Scott Keeney is a geneticist and molecular biologist recognized for his work on homologous recombination during meiosis. He is known particularly for his discovery of Spo11 as the protein that makes the DNA double-strand breaks that initiate recombination. His studies of Spo11 and its regulation have elucidated how cells ensure genome integrity during sexual reproduction. Keeney was born in Baltimore, Maryland, where he attended the Baltimore Polytechnic Institute. He graduated in 1987 from Virginia Tech, Blacksburg, Virginia, with a bachelor?s degree in biochemistry, and in 1993 from the University of California at Berkeley with a PhD in biochemistry under the mentorship of Prof. Stuart Linn. He was a postdoctoral fellow in biochemistry with Nancy Kleckner at Harvard University. He has been a member of the faculty in the Molecular Biology Program at Memorial Sloan Kettering Cancer Center since 1997, and an investigator in the Howard Hughes Medical Institute since 2008. He is a member of the American Academy of Microbiology, American Academy of Arts and Sciences, and the National Academy of Sciences.

Research Interests

Scott Keeney's laboratory is interested in homologous recombination during meiosis. Principally focused on mouse and the budding yeast Saccharomyces cerevisiae, they use molecular genetic, biochemical, genomic, and cytological approaches to understand the mechanism of meiotic recombination and to determine how this process is coordinated with other events of meiotic prophase. Several projects in the lab focus on Spo11 (the protein that makes the DNA double-strand breaks (DSBs) that initiate recombination), the proteins that interact with Spo11, the interactions of these proteins with meiotic chromosomes, and the mechanisms that regulate the timing, number, and location of DSB formation. They also study how DSBs are processed and repaired and they seek to expand knowledge of meiotic processes more generally through discovery of new genes important for germ cell function in mice. Finally, their studies of Spo11 have also provided an entry point to research on the DSBs made by the enzyme Topoisomerase II when it is inhibited by chemotherapeutic agents such as etoposide or doxorubicin.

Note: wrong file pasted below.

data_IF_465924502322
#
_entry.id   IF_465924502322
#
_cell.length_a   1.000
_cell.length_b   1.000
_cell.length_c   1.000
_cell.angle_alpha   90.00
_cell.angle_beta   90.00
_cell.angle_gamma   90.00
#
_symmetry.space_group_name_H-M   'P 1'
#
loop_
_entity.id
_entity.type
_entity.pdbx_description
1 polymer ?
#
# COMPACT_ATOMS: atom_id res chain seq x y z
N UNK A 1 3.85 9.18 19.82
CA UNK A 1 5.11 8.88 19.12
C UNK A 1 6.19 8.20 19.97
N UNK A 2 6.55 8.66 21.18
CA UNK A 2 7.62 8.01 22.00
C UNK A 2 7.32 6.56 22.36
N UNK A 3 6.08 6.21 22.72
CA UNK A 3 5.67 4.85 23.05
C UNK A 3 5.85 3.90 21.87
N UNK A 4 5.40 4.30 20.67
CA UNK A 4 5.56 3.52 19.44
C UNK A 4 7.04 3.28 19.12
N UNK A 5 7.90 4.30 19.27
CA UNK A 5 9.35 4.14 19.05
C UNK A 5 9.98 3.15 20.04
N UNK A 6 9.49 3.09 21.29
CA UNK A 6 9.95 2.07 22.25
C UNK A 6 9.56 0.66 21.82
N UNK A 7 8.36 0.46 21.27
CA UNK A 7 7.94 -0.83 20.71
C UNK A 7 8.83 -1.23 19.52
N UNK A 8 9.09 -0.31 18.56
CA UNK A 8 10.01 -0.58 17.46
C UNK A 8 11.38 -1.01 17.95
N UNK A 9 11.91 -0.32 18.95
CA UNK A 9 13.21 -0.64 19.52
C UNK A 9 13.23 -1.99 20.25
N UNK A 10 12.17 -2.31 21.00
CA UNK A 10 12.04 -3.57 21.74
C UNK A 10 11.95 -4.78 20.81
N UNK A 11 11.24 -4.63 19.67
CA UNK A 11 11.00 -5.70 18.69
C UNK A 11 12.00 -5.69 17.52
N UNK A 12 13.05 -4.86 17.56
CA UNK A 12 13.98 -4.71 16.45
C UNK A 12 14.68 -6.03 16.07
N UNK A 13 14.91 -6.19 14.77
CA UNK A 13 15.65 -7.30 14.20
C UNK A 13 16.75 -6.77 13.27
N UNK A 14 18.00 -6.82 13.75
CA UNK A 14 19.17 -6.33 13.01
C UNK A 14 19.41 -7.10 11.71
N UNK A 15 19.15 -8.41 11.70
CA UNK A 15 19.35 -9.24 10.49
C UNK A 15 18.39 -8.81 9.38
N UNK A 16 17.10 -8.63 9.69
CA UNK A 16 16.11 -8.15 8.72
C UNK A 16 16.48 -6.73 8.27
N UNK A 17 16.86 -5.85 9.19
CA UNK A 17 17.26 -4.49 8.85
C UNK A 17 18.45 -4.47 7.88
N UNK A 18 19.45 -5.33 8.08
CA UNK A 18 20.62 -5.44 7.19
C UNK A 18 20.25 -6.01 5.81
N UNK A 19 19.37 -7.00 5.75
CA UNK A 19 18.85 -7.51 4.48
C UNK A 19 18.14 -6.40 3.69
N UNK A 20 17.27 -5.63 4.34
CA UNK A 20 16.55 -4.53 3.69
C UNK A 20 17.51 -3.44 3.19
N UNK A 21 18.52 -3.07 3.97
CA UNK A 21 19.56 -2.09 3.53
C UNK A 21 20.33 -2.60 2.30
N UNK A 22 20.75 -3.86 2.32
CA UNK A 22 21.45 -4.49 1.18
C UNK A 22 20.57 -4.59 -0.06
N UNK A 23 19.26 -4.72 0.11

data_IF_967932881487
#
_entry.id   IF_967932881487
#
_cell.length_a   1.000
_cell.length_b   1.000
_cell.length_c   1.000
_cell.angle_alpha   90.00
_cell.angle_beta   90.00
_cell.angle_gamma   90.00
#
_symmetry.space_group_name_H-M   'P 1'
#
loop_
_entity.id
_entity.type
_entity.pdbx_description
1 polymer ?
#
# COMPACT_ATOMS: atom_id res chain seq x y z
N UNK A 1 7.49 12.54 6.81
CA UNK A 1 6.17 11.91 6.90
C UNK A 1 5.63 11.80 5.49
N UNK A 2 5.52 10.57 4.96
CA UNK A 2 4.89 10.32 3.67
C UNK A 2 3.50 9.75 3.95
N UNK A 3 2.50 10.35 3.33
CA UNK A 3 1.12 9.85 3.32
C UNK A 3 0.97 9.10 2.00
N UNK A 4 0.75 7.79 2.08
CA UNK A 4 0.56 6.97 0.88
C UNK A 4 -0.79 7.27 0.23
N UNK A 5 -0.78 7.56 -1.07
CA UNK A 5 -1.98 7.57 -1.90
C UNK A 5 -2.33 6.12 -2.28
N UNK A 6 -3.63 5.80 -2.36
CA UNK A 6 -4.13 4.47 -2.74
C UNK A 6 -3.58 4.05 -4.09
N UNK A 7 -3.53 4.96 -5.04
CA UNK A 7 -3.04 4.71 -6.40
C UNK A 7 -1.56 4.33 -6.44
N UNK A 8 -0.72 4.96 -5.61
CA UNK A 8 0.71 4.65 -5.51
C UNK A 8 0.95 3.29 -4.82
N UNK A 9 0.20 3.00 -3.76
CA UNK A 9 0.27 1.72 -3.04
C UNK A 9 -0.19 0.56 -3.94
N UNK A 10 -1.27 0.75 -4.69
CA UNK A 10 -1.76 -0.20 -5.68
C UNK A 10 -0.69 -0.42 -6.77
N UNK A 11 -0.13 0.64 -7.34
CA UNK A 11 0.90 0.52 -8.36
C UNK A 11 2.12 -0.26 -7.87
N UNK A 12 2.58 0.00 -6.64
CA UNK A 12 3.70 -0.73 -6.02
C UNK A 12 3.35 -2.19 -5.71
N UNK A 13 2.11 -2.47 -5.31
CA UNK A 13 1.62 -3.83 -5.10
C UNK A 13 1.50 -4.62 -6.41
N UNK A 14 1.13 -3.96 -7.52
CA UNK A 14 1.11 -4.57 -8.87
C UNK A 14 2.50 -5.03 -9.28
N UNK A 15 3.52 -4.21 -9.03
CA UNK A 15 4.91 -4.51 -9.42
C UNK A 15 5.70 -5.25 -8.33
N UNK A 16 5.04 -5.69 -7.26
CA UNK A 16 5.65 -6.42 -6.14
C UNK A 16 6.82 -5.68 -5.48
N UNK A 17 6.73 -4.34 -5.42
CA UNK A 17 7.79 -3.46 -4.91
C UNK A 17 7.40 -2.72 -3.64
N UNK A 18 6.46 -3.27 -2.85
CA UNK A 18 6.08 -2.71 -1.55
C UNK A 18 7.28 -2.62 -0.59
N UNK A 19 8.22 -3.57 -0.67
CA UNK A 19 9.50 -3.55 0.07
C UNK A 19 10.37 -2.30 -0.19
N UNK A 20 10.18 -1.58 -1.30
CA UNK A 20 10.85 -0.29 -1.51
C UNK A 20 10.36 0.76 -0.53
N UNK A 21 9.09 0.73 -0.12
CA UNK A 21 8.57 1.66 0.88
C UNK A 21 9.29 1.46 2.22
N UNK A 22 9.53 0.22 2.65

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Primary Section

Section 26: Genetics

Secondary Section

Section 21: Biochemistry